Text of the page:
- Your Business Dies When You Do. Unless they are formed for a specific term, businesses never die. This perpetual existence allows you to form a business that can continue to operate and be passed to others at your death. Depending on your personal tax liability, your business can use advanced tax planning to reduce your estate and gift tax liability. Without an LLC or corporation, your business dies with you.
- You Lose Professionalism and Credibility. An LLC or corporation provides professionalism and credibility when dealing with third parties. Lenders, investors, contractors, and customers expect to deal with corporations or LLCs. They may question your professionalism if you conduct all of your business through your personal name.
- You Will Have Trouble Raising Money or Selling Your Business. Without a business entity, there is no way to convey a portion of your business to an investor or buyer. Any angel investor, venture capitalist, or other investor will expect a properly formed business entity as a condition of their investment. Similarly, any lender or prospective buyer of a business will expect the business to be legally formed and operated.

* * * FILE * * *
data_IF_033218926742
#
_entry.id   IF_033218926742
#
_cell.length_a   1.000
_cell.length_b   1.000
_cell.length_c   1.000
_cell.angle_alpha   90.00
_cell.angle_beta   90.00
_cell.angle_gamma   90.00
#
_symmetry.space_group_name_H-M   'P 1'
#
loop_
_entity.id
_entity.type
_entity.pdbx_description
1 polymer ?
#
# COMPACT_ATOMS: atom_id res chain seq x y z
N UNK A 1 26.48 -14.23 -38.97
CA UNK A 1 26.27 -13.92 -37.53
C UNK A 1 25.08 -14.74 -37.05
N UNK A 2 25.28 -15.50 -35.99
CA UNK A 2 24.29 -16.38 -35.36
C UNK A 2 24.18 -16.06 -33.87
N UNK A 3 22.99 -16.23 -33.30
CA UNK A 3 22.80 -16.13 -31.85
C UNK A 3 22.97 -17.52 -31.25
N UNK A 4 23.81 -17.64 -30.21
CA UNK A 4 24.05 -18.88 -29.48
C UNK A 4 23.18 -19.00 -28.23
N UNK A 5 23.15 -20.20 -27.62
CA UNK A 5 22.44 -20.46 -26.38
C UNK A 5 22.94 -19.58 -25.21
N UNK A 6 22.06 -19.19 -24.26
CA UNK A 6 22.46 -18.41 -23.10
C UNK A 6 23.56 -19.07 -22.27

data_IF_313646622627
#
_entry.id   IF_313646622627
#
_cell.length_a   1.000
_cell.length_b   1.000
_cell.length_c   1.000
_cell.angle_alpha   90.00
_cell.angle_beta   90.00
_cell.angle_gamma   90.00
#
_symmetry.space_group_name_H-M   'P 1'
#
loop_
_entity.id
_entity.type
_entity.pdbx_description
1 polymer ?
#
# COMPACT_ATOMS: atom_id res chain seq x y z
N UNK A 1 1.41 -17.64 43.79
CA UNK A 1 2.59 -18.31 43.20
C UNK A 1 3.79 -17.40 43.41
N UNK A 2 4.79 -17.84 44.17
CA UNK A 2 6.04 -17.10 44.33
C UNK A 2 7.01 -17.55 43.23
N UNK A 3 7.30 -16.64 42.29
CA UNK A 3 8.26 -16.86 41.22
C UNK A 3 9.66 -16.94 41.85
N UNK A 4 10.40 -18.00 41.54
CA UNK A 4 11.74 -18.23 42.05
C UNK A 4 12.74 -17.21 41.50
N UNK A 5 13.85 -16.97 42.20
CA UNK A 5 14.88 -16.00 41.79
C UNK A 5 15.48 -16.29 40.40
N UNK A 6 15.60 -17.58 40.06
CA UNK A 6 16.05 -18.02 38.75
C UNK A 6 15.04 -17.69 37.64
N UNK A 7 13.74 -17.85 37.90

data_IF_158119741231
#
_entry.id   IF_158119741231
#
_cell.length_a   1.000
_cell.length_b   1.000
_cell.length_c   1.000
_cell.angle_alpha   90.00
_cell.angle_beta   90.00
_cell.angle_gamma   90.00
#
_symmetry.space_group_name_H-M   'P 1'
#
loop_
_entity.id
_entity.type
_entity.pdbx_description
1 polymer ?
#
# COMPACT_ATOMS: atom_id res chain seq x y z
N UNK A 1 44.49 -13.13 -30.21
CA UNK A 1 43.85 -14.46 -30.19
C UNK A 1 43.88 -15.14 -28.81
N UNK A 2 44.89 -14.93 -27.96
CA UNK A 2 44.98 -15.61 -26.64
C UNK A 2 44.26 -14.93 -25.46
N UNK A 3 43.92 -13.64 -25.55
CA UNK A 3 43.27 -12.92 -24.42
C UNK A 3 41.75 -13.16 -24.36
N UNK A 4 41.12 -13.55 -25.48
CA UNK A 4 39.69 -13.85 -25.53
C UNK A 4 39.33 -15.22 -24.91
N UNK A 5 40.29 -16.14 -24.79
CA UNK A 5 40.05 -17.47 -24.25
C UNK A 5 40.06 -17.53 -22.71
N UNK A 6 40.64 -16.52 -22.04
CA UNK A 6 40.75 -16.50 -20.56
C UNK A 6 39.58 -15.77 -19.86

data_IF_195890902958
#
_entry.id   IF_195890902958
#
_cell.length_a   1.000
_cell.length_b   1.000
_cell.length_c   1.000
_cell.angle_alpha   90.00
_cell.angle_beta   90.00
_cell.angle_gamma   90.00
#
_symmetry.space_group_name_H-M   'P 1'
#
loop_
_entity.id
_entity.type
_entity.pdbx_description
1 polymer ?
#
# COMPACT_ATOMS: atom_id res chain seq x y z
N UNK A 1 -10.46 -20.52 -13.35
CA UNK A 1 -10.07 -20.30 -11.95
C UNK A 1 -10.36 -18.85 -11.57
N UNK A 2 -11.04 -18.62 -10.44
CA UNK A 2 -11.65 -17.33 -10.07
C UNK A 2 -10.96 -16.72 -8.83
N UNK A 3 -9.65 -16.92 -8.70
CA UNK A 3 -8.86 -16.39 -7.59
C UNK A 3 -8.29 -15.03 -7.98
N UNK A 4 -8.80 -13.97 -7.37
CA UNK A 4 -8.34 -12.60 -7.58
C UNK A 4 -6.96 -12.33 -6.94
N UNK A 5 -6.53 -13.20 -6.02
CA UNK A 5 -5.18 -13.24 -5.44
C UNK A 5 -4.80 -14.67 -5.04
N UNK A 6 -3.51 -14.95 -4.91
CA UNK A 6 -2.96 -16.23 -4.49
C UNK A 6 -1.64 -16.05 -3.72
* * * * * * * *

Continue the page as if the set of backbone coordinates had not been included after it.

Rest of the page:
- You Forfeit Your Privacy. When you conduct business under your name, that name is used on every single contract, advertisement, legal filing, or other matter involving the business. LLCs and corporations protect your privacy by providing a professional business name through which to conduct the business.
Forming an LLC or corporation provides relatively low-cost risk protection and can avoid each of these problems.